Heat Pumps – The Future of Home Heating
With the recent energy price cap increase, the typical household will pay an extra £693 a year to take the total energy bill up to £1971 a year for gas and electricity, representing a rise of 54%. This makes the future of home heating look quite bleak coupled with the fact that the majority of the UK’s homes are heated by fossil fuel-powered boilers which contribute significantly to the UK’s emissions.
However, according to research by renewable electricity provider Good Energy, we can heat our homes using exclusively renewable energy and have a zero-carbon power sector well before the government’s 2050 aim if we make a few changes.
If we accelerate the uptake of wind and solar power, we can have a carbon-free electrical grid by 2035, according to Energy Systems Catapult’s modelling. We’ll also need to improve our house insulation and replace gas boilers with air and ground source Heat Pumps.
What is a Heat Pump?
Air Source Heat Pumps absorb heat from the outside air with a unit that will sit outside the home. This heat can then be used to heat radiators, underfloor heating systems and hot water for your home. This will get rid of the need for gas meaning no gas bills and a greener and more energy-efficient heating system.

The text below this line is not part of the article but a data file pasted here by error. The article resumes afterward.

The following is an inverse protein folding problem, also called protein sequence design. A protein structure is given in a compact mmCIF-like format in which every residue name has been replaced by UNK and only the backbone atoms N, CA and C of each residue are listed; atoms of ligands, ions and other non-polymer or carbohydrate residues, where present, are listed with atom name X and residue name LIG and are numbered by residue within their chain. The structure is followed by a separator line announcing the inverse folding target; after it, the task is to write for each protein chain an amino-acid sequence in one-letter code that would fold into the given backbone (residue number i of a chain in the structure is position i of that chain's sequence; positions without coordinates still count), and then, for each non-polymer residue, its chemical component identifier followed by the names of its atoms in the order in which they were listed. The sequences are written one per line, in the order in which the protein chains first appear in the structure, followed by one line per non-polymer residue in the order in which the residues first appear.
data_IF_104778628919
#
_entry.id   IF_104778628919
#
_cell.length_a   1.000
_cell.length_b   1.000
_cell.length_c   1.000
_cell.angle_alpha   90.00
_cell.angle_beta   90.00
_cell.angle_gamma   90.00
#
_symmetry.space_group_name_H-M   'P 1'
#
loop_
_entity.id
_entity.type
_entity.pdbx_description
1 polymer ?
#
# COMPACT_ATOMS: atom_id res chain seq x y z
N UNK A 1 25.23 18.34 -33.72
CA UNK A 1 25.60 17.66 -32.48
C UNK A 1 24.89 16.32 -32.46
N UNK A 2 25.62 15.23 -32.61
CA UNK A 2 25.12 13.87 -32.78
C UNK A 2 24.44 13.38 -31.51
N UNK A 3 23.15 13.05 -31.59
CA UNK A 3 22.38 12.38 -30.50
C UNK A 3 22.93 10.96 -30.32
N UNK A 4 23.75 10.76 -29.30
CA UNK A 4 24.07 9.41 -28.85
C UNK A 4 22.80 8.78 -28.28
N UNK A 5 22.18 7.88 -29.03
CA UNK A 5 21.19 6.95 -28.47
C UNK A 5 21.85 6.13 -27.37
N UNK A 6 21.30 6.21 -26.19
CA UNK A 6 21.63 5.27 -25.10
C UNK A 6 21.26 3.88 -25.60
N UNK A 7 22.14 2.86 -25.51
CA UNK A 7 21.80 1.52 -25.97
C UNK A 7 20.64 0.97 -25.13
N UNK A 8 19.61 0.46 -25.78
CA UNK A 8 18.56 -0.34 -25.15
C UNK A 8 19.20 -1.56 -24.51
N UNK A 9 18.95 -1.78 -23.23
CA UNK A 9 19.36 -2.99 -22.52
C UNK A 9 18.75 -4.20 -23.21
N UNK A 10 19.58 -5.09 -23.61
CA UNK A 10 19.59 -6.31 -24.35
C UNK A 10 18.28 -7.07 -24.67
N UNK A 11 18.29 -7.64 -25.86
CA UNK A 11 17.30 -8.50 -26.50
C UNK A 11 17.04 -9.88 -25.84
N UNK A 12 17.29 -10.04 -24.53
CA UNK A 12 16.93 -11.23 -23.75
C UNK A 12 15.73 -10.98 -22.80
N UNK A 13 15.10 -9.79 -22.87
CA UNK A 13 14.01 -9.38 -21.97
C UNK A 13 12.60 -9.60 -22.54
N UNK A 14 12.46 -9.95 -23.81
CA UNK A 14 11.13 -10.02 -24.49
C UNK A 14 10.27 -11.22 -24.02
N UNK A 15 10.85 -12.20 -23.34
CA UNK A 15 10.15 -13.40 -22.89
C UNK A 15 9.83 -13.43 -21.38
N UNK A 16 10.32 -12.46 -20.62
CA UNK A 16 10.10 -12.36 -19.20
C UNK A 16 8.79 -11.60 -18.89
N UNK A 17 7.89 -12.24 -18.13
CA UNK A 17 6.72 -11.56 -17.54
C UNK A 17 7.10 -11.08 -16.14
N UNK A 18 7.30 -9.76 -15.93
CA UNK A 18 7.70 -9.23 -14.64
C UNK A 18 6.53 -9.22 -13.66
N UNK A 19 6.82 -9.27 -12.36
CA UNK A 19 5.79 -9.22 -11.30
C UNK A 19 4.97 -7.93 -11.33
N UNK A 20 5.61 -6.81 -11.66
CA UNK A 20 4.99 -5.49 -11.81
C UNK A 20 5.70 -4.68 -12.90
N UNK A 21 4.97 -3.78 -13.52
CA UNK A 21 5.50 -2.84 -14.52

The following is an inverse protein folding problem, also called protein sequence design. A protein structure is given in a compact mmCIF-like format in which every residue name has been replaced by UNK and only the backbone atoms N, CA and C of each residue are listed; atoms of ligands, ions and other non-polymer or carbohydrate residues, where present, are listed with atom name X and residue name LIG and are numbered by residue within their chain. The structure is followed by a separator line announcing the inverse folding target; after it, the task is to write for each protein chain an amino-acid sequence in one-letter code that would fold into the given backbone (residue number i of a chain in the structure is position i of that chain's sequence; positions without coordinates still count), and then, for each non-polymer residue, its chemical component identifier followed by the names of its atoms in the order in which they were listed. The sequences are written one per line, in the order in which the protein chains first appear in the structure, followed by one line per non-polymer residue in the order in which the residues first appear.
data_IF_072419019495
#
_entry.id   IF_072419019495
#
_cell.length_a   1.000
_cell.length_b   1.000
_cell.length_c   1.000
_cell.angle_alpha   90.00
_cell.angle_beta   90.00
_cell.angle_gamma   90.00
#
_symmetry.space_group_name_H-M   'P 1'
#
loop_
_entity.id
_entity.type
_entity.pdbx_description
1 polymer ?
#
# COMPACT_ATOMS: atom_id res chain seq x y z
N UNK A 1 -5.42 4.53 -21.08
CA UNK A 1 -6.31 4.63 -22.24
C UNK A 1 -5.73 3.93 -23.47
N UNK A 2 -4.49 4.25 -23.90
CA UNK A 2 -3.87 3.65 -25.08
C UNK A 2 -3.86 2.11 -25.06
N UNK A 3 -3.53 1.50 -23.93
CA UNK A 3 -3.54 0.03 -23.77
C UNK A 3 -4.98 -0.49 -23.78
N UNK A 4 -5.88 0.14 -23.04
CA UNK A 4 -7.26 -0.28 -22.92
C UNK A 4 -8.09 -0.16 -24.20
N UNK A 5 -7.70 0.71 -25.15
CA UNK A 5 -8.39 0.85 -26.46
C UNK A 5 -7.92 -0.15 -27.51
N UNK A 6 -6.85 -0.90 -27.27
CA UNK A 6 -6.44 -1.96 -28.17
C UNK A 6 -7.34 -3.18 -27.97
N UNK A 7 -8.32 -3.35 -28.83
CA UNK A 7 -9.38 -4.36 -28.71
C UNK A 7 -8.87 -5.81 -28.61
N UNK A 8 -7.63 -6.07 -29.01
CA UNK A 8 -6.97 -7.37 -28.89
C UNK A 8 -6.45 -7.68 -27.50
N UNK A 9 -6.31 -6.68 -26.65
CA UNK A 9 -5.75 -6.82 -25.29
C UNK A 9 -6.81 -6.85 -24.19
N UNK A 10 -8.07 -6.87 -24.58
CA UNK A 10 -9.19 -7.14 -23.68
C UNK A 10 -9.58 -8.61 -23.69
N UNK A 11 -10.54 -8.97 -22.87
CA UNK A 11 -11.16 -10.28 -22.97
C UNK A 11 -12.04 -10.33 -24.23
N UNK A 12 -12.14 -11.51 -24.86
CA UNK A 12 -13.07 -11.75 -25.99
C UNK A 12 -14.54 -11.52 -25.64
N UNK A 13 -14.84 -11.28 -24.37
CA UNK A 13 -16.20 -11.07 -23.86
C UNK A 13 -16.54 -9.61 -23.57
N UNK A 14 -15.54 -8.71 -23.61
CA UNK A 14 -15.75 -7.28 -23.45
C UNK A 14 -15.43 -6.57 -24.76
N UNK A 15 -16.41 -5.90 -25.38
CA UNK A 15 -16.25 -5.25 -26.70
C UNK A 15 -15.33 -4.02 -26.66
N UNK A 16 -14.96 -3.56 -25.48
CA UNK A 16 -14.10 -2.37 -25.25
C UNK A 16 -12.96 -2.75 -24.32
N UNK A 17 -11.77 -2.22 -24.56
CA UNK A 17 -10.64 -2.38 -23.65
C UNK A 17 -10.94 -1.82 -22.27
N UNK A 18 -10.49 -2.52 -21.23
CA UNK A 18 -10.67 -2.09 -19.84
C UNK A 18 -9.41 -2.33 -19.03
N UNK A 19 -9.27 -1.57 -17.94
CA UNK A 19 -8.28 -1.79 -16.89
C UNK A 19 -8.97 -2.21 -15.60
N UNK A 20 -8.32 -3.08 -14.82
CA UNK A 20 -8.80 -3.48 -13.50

Heat Pumps are becoming a more and more popular way to not only save money on energy bills but also reduce your carbon footprint.
Are there any Government incentives?
The Renewable Heat Incentive (RHI) did allow customers to claim up to £13,700 back in quarterly payments spread over 7 years from the government. The RHI ended on the 31st of March and was replaced by the Boiler Upgrade Scheme (BUS). The BUS is a government grant which offers customers £7,500 upfront towards the cost of an Air Source Heat Pump.
Are there any other alternatives?
Manufacturers are producing hydrogen ready boilers however these are only capable of running on 20% hydrogen and still 80% gas so they are not much better for the environment. Hydrogen only boilers are likely to still be a while off and despite hydrogen emissions being carbon-free at the point of use, the production of hydrogen is neither cheap nor environmentally friendly. This means that if hydrogen only boilers do become available, is it likely they will be expensive.
What else can be done?
It is critical that you adequately insulate your home. Experts believe around half of the heat in the typical home is lost through the walls and loft and so wall and loft insulation will provide the greatest savings and warmth. Wall insulation can save around £185 a year or more in larger houses. Not only will it save you money, but insulation is also good for the environment as you will be using less energy. Ground floor insulation can also save you about £50 a year.
Other ways to save money and energy include insulating hot water tank and pipes, draught excluders and radiator reflector panels.